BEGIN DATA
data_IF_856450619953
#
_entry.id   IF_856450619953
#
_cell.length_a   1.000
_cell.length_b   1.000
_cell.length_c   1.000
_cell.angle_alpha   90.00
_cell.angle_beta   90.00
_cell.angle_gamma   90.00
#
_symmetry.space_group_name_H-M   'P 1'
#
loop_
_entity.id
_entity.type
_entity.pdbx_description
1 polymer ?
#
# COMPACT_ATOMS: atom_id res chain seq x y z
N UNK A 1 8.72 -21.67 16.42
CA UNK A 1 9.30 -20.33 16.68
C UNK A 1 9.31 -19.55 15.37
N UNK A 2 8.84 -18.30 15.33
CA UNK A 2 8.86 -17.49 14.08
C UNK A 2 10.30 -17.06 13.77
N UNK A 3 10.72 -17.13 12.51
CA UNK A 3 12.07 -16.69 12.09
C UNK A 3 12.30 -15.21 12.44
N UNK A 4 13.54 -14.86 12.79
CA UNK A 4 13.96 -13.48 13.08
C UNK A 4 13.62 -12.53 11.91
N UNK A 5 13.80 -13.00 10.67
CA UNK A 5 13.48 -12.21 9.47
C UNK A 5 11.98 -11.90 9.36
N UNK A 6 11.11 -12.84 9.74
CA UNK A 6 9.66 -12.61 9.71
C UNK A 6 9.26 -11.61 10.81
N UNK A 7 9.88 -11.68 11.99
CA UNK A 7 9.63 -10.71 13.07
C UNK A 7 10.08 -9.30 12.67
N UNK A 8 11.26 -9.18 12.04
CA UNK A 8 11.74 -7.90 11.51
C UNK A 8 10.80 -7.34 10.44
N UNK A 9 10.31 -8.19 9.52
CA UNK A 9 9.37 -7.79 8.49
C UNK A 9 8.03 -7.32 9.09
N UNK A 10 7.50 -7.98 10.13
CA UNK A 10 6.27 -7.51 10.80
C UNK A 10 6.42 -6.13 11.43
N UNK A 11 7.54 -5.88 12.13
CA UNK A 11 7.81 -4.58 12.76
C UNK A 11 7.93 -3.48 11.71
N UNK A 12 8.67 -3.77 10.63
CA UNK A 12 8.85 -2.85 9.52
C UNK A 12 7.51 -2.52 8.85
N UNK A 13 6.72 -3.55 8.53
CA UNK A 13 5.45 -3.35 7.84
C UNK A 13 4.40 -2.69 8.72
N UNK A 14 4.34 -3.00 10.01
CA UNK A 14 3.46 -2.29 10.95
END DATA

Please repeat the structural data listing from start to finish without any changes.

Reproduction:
data_IF_856450619953
#
_entry.id   IF_856450619953
#
_cell.length_a   1.000
_cell.length_b   1.000
_cell.length_c   1.000
_cell.angle_alpha   90.00
_cell.angle_beta   90.00
_cell.angle_gamma   90.00
#
_symmetry.space_group_name_H-M   'P 1'
#
loop_
_entity.id
_entity.type
_entity.pdbx_description
1 polymer ?
#
# COMPACT_ATOMS: atom_id res chain seq x y z
N UNK A 1 8.72 -21.67 16.42
CA UNK A 1 9.30 -20.33 16.68
C UNK A 1 9.31 -19.55 15.37
N UNK A 2 8.84 -18.30 15.33
CA UNK A 2 8.86 -17.49 14.08
C UNK A 2 10.30 -17.06 13.77
N UNK A 3 10.72 -17.13 12.51
CA UNK A 3 12.07 -16.69 12.09
C UNK A 3 12.30 -15.21 12.44
N UNK A 4 13.54 -14.86 12.79
CA UNK A 4 13.96 -13.48 13.08
C UNK A 4 13.62 -12.53 11.91
N UNK A 5 13.80 -13.00 10.67
CA UNK A 5 13.48 -12.21 9.47
C UNK A 5 11.98 -11.90 9.36
N UNK A 6 11.11 -12.84 9.74
CA UNK A 6 9.66 -12.61 9.71
C UNK A 6 9.26 -11.61 10.81
N UNK A 7 9.88 -11.68 11.99
CA UNK A 7 9.63 -10.71 13.07
C UNK A 7 10.08 -9.30 12.67
N UNK A 8 11.26 -9.18 12.04
CA UNK A 8 11.74 -7.90 11.51
C UNK A 8 10.80 -7.34 10.44
N UNK A 9 10.31 -8.19 9.52
CA UNK A 9 9.37 -7.79 8.49
C UNK A 9 8.03 -7.32 9.09
N UNK A 10 7.50 -7.98 10.13
CA UNK A 10 6.27 -7.51 10.80
C UNK A 10 6.42 -6.13 11.43
N UNK A 11 7.54 -5.88 12.13
CA UNK A 11 7.81 -4.58 12.76
C UNK A 11 7.93 -3.48 11.71
N UNK A 12 8.67 -3.77 10.63
CA UNK A 12 8.85 -2.85 9.52
C UNK A 12 7.51 -2.52 8.85
N UNK A 13 6.72 -3.55 8.53
CA UNK A 13 5.45 -3.35 7.84
C UNK A 13 4.40 -2.69 8.72
N UNK A 14 4.34 -3.00 10.01
CA UNK A 14 3.46 -2.29 10.95